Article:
Credit by Livestrong | Cashew Nut
Turning Cashew Nut Shells into "Liquid Gold"

Turning Cashew Nut Shells into "Liquid Gold"

A group of scientists in Vietnam recently conducted research to use carnadol, a natural phenol obtained from cashew nut shell oil, to prevent metallic materials from corrosion. The recent discovery makes cashew nut shells, long regarded as waste by many people, as the new ‘liquid gold’ from Vietnam, creating market worth hundreds of millions dollars a year.

Vietnam has exported cashew nut shell oil since 1999. Today, Vietnamese enterprises export 600,000 tons of the oil to China, South Korea, Indonesia and Spain with export value worth $7 million a year with the profitability rate of 20%, as quoted by The Voice of Vietnam.

In the past, China was the biggest consumer, but it has been replaced by South Korea. Do Nguyen Kien, director of F.T.E Technology Development, believes that Vietnam’s cashew nut shell oil from Vietnam can even meet standards for the US market.

Image: Vietnam Net Bridge
Image: Vietnam Net Bridge

Vietnam has great advantages to become a world’s cashew nut shell oil production base. "Though cashew nut shells are a by-product, it is the major source of income of the company," said Kien to Vietnam Net Bridge.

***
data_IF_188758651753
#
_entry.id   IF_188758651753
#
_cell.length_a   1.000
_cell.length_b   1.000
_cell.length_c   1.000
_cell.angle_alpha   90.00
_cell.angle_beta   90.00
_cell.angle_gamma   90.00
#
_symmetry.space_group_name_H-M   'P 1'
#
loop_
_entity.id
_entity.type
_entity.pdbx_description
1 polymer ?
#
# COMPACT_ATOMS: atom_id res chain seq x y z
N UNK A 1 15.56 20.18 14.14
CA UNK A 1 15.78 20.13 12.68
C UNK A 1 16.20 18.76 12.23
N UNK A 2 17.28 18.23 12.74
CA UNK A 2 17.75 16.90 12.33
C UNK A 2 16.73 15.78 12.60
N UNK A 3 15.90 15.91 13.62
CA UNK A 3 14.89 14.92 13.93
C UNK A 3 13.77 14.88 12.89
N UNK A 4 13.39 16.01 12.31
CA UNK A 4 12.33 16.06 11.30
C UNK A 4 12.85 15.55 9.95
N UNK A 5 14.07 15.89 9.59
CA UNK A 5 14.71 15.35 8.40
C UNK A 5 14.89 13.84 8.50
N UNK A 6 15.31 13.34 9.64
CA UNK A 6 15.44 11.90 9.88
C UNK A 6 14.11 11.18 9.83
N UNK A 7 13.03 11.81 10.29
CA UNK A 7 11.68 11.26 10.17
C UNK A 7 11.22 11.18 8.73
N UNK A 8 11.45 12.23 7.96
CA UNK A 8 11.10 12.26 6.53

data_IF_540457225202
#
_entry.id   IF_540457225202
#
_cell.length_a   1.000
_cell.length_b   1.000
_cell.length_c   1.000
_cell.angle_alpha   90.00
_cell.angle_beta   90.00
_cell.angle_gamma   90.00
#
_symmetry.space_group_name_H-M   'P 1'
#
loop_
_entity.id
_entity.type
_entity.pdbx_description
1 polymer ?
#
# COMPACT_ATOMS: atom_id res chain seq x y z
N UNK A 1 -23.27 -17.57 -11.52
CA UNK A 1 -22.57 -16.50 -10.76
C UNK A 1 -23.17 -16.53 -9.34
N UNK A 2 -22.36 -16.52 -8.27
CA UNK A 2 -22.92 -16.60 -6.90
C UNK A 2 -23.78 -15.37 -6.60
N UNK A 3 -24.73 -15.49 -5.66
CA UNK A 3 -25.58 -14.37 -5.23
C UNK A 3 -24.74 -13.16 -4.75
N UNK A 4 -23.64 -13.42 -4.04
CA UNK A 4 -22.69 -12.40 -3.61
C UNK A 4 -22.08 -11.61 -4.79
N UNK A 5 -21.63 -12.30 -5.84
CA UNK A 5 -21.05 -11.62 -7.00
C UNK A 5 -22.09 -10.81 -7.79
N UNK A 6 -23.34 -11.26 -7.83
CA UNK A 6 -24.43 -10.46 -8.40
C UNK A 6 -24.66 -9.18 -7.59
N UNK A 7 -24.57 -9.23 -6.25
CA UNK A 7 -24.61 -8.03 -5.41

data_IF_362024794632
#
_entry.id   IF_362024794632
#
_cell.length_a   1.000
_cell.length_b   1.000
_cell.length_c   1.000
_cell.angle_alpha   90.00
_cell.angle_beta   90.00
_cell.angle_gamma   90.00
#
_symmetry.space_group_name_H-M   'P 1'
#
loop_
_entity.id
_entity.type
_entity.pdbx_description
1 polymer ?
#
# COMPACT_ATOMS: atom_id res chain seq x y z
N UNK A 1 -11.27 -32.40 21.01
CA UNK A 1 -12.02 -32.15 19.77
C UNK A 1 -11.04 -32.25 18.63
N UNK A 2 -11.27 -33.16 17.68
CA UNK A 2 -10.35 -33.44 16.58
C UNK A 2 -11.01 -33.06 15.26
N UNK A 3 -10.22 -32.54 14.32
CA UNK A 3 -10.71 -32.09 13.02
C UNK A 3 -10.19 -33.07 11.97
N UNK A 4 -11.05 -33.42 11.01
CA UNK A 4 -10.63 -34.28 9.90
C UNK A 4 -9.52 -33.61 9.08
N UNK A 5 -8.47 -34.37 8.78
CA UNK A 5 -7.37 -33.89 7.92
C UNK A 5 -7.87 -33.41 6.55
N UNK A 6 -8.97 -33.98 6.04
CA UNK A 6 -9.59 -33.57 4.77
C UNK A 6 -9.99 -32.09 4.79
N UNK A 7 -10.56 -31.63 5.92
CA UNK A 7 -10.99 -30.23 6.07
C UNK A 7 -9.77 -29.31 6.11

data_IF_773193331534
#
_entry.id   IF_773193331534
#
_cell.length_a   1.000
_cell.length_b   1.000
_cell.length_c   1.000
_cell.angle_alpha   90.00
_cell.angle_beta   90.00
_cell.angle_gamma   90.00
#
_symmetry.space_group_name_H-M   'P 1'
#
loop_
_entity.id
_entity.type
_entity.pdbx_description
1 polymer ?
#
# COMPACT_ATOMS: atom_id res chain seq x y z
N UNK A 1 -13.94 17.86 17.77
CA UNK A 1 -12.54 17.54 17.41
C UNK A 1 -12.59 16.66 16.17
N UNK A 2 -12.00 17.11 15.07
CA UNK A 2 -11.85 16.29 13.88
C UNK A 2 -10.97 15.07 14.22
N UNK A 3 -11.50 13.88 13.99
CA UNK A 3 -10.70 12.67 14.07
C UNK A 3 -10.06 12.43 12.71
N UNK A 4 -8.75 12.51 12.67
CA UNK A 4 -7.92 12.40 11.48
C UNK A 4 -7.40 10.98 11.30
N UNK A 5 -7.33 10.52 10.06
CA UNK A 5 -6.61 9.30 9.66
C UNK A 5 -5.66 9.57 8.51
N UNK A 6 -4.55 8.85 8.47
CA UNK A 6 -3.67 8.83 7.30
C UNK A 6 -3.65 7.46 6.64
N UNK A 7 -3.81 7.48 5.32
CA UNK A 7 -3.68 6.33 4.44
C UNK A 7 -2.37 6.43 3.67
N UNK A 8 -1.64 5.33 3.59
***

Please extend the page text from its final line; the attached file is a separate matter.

The cashew nut shell oil is widely used in industries as material to make adhesives, anti-corrosive metal, insulating materials, electronic products boards, forest product preservatives, and structural wood treatment liquid. It can also be used in the electrical and electronic industries.

Today, with proper treatment, Vietnam could earn bigger money if they developed more valuable products from cashew nut shell oil, such as Carnadol, making Carnadol the next promising export commodity from Vietnam.

Cashew Nut. Image: Vietnam Net Bridge
Cashew Nut. Image: Vietnam Net Bridge

In countries with hot weather and high humidity, the demand for substances which can protect construction works, machines and equipment from corrosion is especially high. Carnadol is a good solution.

The scientists  from the Youth Scientific and Technological Promotion Center (TST) headed by Pham Quoc Nghiep used the cardanol extraction method from cashew nut shell with supercritical CO2 technology. The carnadol content obtained was 23% with a purity of 68.6%. The product can protect metal at a high rate of 84%.

It is estimated that one ton of dried cashew can produce 700-750 kilos of shells from which 154 kilos of cashew nut shell oil is created.


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